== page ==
Now the race begins to stabilize, with the first four places more or less defined and the second group, which follows the leaders, composed by Clark, Ireland, Hill, Baghetti, Bonnier, McLaren, Gurney, who are all very close to each other. With one of those corrections that only timekeepers can understand, Moss is credited with the fastest lap on lap two, even though the Ferrari are steadily pulling away from the British car. Only thanks to the release of the official report it is then discovered that it took 2’30"4 to Moss to set the fastest lap. This means that the Ferrari drivers are driving significantly under their limit and, since they are already widely in front, the race seems almost finished. On the sixth lap Ginther manages to overtake Moss and goes back to third place. Now, the only doubt regarding the race result is which Ferrari driver is going to win. In the back, the battle for fifth place is furious, as always: no driver has a real advantage on the others, and on the eighth lap, when Phil Hill starts to slow down and wait for von Trips, Baghetti climbs up to the third place in the group that fights for fifth place, behind Ireland and Graham Hill. On the following lap the B.R.M. driver loses some positions; therefore, now the ranking sees Ireland, followed by Baghetti, Clark, Hill, McLaren, Bonnier, Gurney. The battle is so intense that it becomes more interesting than the race itself. On the tenth lap Phil Hill leads the race, followed by von Trips, who’s two seconds away. In third place, with a gap of eighteen seconds there is Ginther, with Moss ten seconds behind him. However, the battling group arrives on the start/finish line only six seconds later: clearly, they are closing the gap to Moss. The order of the ranking now sees Baghetti preceding Clark, Bonnier, Hill, McLaren, Gurney, and Ireland. This change is due to Baghetti’s action, who pushes Ireland on the grass at Muison, but after only one lap Ireland is right behind Clark and Baghetti. An amazing head-to-head duel follows, even though it’s obvious that the Ferrari is the most competitive car, and it will be hard for the others to beat Baghetti. Behind them, it’s very unlikely that Brabham will overtake de Beaufort: the Dutch drives very aggressively, almost pushing Brabham on the grass. Scarlatti goes back to the pits with the De Tomaso-OSCA and Mairesse is struggling with his Lotus, while Lewis and Brooks retired at the end of lap four. In the following minutes Moss slows down visibly, allowing the group behind him to close the gap. On lap thirteen, while Phil Hill gives the lead to von Trips, Baghetti reaches Moss.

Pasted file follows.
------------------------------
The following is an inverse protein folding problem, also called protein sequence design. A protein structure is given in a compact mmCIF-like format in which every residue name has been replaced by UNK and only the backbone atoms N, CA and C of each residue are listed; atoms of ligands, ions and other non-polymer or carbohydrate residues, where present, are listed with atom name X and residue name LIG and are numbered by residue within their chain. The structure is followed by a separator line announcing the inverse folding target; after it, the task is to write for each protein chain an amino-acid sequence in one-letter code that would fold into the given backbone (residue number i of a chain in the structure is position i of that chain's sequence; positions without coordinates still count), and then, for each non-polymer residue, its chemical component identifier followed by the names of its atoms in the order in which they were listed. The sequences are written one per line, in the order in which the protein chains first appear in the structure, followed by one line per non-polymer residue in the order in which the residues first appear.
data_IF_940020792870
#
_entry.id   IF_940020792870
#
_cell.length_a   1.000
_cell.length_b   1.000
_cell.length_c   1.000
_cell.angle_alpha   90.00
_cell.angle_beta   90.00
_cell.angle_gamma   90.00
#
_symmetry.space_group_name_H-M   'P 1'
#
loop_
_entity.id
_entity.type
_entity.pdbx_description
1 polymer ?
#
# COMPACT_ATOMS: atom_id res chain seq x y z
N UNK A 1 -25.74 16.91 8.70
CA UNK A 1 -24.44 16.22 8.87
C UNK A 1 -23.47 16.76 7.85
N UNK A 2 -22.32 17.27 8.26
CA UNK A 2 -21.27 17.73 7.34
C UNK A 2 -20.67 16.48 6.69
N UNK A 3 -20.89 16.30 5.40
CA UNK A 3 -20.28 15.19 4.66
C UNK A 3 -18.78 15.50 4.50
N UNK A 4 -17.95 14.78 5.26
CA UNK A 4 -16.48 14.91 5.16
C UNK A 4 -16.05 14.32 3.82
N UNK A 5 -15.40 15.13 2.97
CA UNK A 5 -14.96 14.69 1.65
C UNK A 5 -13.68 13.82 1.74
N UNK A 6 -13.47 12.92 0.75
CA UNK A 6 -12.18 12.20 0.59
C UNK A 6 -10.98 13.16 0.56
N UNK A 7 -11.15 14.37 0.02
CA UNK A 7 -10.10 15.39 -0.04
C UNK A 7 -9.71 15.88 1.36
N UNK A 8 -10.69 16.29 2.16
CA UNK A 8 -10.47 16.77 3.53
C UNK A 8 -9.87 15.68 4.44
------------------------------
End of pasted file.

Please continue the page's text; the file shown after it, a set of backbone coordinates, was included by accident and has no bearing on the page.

On the following lap von Trips precedes Phil Hill, while Ginther is further behind. Baghetti follows in fourth place, with Clark, Ireland and the rest of the group behind him, while Moss lags behind them. His Walker-Lotus has some brake issues: the pedal is spongy, and the braking action is irregular, but despite this problem the Brit is still doing his best, keeping up with the youngsters that are battling for fourth place. On lap fifteen, Tavoni shows the two leading drivers a sign that says GINT, which means wait for Ginther or let Ginther take the lead. This sign will also be shown on the following lap, while on lap seventeen von Trips and Hill are requested to slow down. In fourth place, Baghetti can’t relax because now Clark and Ireland are trying to overtake him. These three drivers involved in this battle have slightly distanced themselves from Bonnier, McLaren, Moss, Graham Hill, and Gurney, who now form a compact group. On lap fourteen, Brabham goes back to his garage due to low oil pressure, while Bianchi stops on lap twenty-one due to overheating. Trintignant also stops in his garage with his Cooper-Maserati, but he will restart shortly after. On lap twenty, the Ferrari drivers follow the instructions, since they received the order to slow down, but at the end of the lap it’s Phil Hill who takes the lead, while von Trips enters the pits with water coming out of his right exhaust pipe. For the mechanics of Ferrari there’s no need to examine the problem because water in the exhaust pipe can only mean one thing: a broken engine. So, the #20 Ferrari is taken into the garage and the race suddenly becomes interesting again. Since their first appearance in Monaco, Ferrari’s 120° V6 engines have never showed signs of failure. Therefore, the last thing someone could imagine is a retirement for Ferrari, especially because the cars from Maranello have never been driven to their limit. Moss keeps struggling with the brakes and his braking problems worsen by the minute, so his Lotus is now at the back of the group formed by Baghetti, Clark, Ireland, McLaren, Bonnier, Gurney, and Graham Hill, all very close to each other. On lap nineteen, Phil Hill has a fourteen-second advantage over Ginther, feeling very pleased with being in the lead again, even though Enzo Ferrari’s plans were different ahead of the French race. Shortly after, Moss goes back to the pits because the lack of braking power is becoming dangerous. In the moments that follow his stop, the mechanics discover that the brake fluid hose of the right rear disc brake is broken, this let all the liquid and the pressure out.